Jane Wainwright’s Barrow Hill is a decent play from a promising young writer, although there’s plenty of problems with this production – dodgy accents and tepid directing being the prime culprits. However, there is the ghost of a good play here. At the Finborough Theatre.
Set in Chesterfield, we see 86-year-old Kath fighting against the demolition scheduled for her local Methodist chapel. The discovery that her son, Graham, is to be doing the rebuilding work forces her to go on a hunger strike, while her grand-daughter Alison is fighting demons of her own, and echoes of the past show why the chapel is so important to her.
From the blurb, I was quite excited about this piece: as a good old family crisis, embodied in a tangible object, with smaller subplots and memories of the past it sounded quite riveting. However, I found myself quietly disappointed. It’s not that Barrow Hill’s necessarily a bad play: it does what it says on the tin, but in a surprisingly banal fashion. The conflict between Kath and Graham pootles along without much tension, and it feels like there’s a grand central argument that’s still waiting to happen. The stakes aren’t particularly high, to borrow a scriptwriting phrase, and thus the piece doesn’t really engage powerfully or evocatively.
I’d put this down to the writing mostly, but there are some big production problems here that really hamper enjoyment. Not to put too fine a point on it, but the direction is dull – there’s no passion, energy or drive to the lines. Consquently, the show meanders instead of driving to the heart of the matter, and ends up being more of a damp squib than a firecracker on too many occasions. Janet Henfrey is endearing as Kath, and strikes a nice balance between decrepit and feisty, but Charlie Roe’s Graham just mumbles and grumbles his way through. There are nice moments from Cath Whitefield and Mark Weinmann as Alison and Lucasz, but only Tom Spink and Avye Leventis really bring much exuberance to the stage as the young boy and girl from Kath’s memory. They’re also the only two who have managed to grasp a Derbyshire accent, with the others gallivanting all over the country – a particularly poor job there too.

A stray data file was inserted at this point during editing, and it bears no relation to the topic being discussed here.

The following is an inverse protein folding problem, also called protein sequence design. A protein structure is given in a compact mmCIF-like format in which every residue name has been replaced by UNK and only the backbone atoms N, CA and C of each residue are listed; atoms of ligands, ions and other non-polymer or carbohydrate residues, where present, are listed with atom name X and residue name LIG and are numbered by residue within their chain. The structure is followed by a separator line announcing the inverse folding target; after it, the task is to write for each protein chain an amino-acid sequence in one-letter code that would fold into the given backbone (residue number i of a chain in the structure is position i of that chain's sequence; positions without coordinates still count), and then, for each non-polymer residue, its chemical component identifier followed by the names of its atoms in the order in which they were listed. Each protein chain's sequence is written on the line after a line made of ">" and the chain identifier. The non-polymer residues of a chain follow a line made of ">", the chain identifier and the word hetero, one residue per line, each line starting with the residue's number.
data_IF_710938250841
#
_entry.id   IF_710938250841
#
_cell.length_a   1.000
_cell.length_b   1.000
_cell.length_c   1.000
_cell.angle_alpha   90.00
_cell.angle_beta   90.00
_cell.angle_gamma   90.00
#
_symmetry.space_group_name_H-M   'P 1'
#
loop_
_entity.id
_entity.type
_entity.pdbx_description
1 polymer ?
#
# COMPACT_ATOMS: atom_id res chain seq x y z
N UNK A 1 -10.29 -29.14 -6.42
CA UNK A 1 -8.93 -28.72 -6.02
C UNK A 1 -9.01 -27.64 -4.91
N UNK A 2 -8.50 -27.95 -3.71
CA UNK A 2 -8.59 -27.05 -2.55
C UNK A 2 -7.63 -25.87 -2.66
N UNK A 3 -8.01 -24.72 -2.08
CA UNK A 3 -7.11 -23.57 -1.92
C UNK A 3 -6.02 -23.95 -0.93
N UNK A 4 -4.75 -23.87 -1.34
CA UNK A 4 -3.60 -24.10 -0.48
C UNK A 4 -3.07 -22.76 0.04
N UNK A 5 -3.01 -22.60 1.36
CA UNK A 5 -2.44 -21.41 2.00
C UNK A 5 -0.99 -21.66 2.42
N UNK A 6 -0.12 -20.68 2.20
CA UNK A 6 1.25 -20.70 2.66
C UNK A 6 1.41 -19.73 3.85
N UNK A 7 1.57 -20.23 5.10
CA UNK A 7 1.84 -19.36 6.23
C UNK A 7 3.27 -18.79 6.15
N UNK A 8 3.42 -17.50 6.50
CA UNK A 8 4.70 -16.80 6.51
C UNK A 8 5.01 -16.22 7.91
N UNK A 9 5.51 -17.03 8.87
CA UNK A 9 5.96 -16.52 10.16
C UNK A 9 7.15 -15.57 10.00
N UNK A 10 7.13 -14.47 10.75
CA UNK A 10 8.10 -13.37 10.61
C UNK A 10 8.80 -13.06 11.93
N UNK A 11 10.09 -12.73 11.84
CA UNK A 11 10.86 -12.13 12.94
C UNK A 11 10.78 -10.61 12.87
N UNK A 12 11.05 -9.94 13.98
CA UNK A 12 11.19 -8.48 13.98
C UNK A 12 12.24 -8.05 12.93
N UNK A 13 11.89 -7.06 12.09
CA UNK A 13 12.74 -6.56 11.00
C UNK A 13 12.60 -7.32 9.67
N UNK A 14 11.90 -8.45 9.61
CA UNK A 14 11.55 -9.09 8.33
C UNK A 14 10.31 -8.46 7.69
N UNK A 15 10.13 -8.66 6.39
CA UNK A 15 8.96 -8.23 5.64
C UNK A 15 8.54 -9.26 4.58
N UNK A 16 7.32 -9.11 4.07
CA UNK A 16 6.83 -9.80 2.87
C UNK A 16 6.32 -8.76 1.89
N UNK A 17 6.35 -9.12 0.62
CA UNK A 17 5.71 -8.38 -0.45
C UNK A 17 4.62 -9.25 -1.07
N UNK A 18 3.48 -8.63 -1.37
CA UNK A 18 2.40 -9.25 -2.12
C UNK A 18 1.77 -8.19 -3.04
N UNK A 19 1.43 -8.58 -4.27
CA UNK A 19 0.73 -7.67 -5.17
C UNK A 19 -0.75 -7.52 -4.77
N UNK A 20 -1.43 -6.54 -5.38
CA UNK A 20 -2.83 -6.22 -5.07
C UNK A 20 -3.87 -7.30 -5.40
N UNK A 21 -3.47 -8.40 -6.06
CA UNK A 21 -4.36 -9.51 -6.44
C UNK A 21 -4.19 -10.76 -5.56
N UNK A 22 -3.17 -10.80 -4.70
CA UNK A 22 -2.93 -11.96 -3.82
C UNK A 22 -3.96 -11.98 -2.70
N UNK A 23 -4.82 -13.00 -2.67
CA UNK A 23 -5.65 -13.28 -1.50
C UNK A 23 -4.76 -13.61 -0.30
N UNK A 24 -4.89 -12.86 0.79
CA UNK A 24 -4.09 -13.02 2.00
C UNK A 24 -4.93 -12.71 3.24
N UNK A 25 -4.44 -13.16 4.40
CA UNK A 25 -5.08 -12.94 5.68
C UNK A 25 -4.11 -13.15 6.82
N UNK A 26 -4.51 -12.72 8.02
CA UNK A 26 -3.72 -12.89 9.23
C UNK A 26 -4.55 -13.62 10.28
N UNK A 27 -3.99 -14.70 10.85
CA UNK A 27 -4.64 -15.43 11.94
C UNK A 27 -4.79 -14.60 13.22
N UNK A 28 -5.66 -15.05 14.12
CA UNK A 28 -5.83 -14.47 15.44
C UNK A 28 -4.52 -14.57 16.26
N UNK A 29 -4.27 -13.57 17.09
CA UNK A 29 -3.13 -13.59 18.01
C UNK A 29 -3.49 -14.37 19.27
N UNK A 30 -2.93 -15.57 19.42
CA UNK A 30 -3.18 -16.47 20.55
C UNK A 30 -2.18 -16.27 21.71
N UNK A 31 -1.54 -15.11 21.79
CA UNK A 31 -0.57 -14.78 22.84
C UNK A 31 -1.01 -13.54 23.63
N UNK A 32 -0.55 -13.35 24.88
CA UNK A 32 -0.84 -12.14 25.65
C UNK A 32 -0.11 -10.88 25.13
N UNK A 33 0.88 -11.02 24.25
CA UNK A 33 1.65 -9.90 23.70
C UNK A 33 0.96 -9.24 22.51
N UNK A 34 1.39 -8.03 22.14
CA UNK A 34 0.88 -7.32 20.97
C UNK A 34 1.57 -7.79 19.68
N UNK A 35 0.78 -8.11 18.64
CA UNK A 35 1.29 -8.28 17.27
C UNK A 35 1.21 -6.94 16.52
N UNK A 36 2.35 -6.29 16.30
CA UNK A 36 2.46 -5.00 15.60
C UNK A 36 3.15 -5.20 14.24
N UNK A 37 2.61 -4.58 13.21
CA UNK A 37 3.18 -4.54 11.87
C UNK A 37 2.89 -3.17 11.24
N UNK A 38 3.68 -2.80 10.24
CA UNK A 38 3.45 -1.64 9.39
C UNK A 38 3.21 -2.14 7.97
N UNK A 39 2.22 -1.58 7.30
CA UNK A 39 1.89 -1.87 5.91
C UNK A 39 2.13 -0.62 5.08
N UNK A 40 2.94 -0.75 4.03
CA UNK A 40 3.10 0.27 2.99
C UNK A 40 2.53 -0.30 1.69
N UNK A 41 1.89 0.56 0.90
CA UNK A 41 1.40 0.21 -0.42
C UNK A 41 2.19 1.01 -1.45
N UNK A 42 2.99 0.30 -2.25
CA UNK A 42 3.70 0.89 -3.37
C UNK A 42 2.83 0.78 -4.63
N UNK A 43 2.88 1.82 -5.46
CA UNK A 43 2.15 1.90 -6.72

Running alongside Cornelius, Barrow Hill is a bit restricted in terms of set, thus the selection of crumbling pallets and iron bars do go a long way to pad out the production. However, this does feel less like an abandoned church and more like a rush job – at no point more poignantly than when someone kicks the stone outcropping that is clearly made of polystyrene!
However, the play’s still quite pleasant – for all its meandering along without much drive, it does have a nice sense of heart, although it really needed either a little more melodrama or more bite. I can’t really forgive underused characters (such as horrendous cultural stereotype Lucasz), and this really needed something that tied it all together credibly, but it’s not a terrible piece – it’s just not particularly remarkable either.